Fun Christmas Math

Did you ever wonder how many total gifts someone receives as a result of the song the 12 Days of Christmas? Or what individual gift was the most popular?

What about Santa Claus and his delivery schedule? How many houses does he visit? How fast does he have to be traveling? How heavy is his sleigh?

Well, you can find the answer to all those questions right here.

With regards to the 12 days of Christmas, a Dr. Wilson at Sonoma University has put together the following details. First, a quick summary of the gifts:

  1. A partridge in a pear tree,
  2. Two turtle doves,
  3. Three french hens,
  4. Four calling birds,
  5. Five gold rings,
  6. Six geese a-laying
  7. Seven swans a-swimming,
  8. Eight maids a-milking,
  9. Nine ladies dancing,
  10. Ten lords a-leaping,
  11. Eleven pipers piping,
  12. Twelve drummers drumming.

We can count the total number of each gift.

She gets 1 partridge in a pear tree on each of the 12 days. 1 x 12

=

12

She gets 2 turtle doves on the last 11 days. 2 x 11

=

22

She gets 3 french hens on the last 10 days. 3 x 10

=

30

She gets 4 calling birds on the last 9 days. 4 x 9

=

36

She gets 5 gold rings on the last 8 days. 5 x 8

=

40

She gets 6 geese a-laying on the last 7 days. 6 x 7

=

42

She gets 7 swans a-swimming on the last 6 days. 7 x 6

=

42

She gets 8 maids a-milking on the last 5 days. 8 x 5

=

40

She gets 9 ladies dancing on the last 4 days. 9 x 4

=

36

She gets 10 lords a-leaping on the last 3 days. 10 x 3

=

30

She gets 11 pipers piping on the last 2 days. 11 x 2

=

22

She gets 12 drummers drumming on the last day. 12 x 1

=

12

Total

364

So not a bad total for just 12 days – 364 gifts. We can also see from the table above that there was a tie for the most popular gifts; the recipient received 42 swans a swimming and 42 geese a laying. I hope the person getting all these gifts has a big enough place to keep all of it.

Now on to Santa Claus. I found some info from an old post written by Keith Devlin back in 2000 and is now archived at the Mathematical Association of America website.

Let’s assume that Santa only visits those who are children in the eyes of the law, that is, those under the age of 18. There are roughly 2 billion such individuals in the world. However, Santa started his annual activities long before diversity and equal opportunity became issues, and as a result he doesn’t handle Muslim, Hindu, Jewish and Buddhist children. That reduces his workload significantly to a mere 15% of the total, namely 378 million. However, the crucial figure is not the number of children but the number of homes Santa has to visit. According to the most recent census data, the average size of a family in the world is 3.5 children per household. Thus, Santa has to visit 108,000,000 individual homes. This assumes that there is at least one good kid in each household.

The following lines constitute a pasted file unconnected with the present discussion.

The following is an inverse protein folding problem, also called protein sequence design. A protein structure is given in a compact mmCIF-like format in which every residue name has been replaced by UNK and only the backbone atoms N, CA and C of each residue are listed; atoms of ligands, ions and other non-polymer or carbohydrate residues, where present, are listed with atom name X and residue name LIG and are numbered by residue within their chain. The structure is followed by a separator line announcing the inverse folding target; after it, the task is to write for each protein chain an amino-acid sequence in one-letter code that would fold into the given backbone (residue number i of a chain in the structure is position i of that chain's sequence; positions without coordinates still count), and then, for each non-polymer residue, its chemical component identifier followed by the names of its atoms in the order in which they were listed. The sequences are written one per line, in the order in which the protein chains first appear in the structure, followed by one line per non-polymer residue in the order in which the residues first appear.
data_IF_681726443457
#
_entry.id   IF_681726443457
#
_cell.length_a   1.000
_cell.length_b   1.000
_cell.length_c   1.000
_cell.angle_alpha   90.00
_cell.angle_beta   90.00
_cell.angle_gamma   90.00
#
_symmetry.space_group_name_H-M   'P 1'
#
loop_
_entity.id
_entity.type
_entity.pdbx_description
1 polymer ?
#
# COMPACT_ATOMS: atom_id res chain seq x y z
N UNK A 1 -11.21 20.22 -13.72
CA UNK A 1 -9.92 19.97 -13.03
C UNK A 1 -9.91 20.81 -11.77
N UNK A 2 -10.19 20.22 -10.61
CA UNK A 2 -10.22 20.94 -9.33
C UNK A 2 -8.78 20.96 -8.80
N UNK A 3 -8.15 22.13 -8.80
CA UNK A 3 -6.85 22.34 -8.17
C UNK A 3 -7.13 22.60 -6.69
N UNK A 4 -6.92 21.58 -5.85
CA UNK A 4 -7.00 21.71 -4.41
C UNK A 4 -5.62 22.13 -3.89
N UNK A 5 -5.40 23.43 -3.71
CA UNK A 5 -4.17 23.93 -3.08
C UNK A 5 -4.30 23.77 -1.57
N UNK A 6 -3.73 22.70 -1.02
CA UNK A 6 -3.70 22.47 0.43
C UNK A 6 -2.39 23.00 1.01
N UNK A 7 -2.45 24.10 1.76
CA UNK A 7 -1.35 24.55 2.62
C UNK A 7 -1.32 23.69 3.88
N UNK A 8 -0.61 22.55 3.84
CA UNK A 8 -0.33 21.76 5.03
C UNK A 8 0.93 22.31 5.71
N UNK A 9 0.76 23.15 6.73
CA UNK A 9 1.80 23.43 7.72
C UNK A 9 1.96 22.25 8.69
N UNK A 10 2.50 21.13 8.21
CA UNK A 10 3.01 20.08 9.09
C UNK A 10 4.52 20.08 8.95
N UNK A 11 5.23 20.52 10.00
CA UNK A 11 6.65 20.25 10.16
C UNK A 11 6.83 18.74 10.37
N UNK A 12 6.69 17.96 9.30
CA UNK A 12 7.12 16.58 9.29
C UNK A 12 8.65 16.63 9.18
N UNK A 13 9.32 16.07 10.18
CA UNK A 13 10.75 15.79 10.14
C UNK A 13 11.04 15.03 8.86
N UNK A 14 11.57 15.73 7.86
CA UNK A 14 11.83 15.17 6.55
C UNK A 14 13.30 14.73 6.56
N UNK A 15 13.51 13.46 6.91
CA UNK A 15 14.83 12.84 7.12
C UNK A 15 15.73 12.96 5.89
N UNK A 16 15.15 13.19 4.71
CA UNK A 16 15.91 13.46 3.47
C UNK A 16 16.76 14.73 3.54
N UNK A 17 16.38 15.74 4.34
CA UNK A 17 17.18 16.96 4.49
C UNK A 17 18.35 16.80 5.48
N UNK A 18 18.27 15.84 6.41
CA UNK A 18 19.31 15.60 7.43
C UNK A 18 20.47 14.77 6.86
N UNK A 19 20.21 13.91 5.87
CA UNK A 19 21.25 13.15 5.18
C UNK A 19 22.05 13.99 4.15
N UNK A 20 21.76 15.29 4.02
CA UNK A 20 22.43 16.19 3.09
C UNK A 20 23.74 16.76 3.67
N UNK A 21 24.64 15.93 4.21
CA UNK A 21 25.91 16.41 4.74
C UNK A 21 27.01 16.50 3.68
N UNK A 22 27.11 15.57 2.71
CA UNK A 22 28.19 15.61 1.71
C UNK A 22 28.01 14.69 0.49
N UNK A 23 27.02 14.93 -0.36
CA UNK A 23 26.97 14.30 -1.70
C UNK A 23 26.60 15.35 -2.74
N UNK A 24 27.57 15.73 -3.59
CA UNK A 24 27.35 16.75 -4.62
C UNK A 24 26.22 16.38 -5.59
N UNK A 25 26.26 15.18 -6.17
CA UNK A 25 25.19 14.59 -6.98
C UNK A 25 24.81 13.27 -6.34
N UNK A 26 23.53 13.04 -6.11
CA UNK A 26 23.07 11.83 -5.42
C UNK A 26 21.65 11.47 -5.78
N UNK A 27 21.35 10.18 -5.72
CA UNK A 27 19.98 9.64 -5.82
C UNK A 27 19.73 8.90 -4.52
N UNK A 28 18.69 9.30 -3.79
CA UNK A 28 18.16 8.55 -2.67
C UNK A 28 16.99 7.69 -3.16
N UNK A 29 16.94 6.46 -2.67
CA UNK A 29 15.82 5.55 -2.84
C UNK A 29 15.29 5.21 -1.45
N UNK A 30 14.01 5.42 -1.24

Traveling east to west, Santa can take advantage of the different time zones, and that gives him 24 hours. Santa can complete the job if he averages 1250 household visits per second. In other words, for each Christian household with at least one good child, Santa has 1/1250th of a second to park his sleigh, dismount, slide down the chimney, fill the stockings, distribute the remaining presents under the tree, consume the cookies and milk that have been left out for him, climb back up the chimney, get back onto the sleigh, and move on to the next house. To keep the math simple, let’s assume that these 108 million stops are evenly distributed around the earth. That means Santa is faced with a mean distance between households of around 0.75 miles, and the total distance Santa must travel is just over 75 million miles. Hence Santa’s sleigh must be moving at 650 miles per second — 3,000 times the speed of sound. A typical reindeer can run at most 15 miles per hour.

Assuming that the average weight of presents Santa delivers to each child is 2 pounds, the sleigh is carrying 321,300 tons. On land, a reindeer can pull no more than 300 pounds. Now, there is a dearth of reliable data on flying reindeer, but let’s assume that a good specimen can pull ten times as much as a normal reindeer. This means that Santa needs 214,200 reindeer. Thus, the total weight of this airborne transportation system is in excess of 350,000 tons, which is roughly four times the weight of the Queen Elizabeth.

Here comes the frightening part.

350,000 tons traveling at 650 miles per second creates enormous air resistance, and this will heat the reindeer up in the same fashion as a spacecraft re-entering the earth’s atmosphere. The two reindeer in the lead pair will each absorb some 14.3 quintillion joules of energy per second. In the absence of a NASA-designed heat shield, this will cause them to burst into flames spontaneously, exposing the pair behind them. The result will be a rapid series of deafening sonic booms, as the entire reindeer team is vaporized within 4.26 thousandths of a second. Meanwhile, Santa himself will be subjected to centrifugal forces 17,500 times greater than gravity.

Since such an approach is not sustainable, an alternative scenario has been suggested:

His reindeer — don’t actually pull a sleigh loaded down with toys. Instead, each house becomes Santa’s workshop as he utilizes a nano-toymaker to fabricate toys inside the children’s homes.

No matter how Santa and his reindeer do it, there is clearly magic at work, and that’s part of the beauty of Christmas – the mystery of it all.

As a famous scientist once said, not everything that counts be counted…

*image from Quick and Dirty Tips

 

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